Please cite to the original publication
In this small volume James Ely puts forth a careful, wide-ranging and blessedly terse survey of the constitutional treatment of property rights over the course of American history. This is not a book of constitutional theory, nor is it a book on the theory of property rights; and although the author makes a number of interesting and informed judgments about the legal events he describes, he does not give the reader many explicit clues about the theoretical stance from which these comments emerge. Extrapolating from the text itself, Ely seems to be working from the perspective of ordinary language or ordinary understandihg. That is, he appears to be asking what most people mean by "property," and then describing the ways that our various governmental institutions treat the relevant subjects.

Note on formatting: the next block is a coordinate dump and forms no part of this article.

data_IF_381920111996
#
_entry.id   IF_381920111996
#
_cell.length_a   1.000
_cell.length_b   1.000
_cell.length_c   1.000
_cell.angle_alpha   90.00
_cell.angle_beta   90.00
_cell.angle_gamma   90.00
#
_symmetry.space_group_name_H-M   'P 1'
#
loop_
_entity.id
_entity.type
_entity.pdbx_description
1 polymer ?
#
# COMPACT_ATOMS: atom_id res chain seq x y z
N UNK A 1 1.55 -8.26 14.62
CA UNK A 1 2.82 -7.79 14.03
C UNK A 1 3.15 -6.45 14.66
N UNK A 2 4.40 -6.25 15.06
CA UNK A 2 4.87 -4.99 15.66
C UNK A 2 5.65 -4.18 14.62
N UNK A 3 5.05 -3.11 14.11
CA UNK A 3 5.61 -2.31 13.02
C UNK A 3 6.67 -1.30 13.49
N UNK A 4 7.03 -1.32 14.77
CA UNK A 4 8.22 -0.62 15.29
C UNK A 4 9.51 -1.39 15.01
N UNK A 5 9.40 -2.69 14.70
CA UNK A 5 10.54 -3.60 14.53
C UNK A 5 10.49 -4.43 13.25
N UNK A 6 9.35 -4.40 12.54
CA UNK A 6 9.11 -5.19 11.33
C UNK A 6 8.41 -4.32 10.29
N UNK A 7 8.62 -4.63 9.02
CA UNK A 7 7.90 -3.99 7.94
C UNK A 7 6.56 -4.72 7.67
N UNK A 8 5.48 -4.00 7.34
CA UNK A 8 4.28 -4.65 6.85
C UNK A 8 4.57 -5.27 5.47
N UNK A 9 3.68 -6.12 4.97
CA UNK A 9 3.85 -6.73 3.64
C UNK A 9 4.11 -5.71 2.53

Date of Authorship for this Version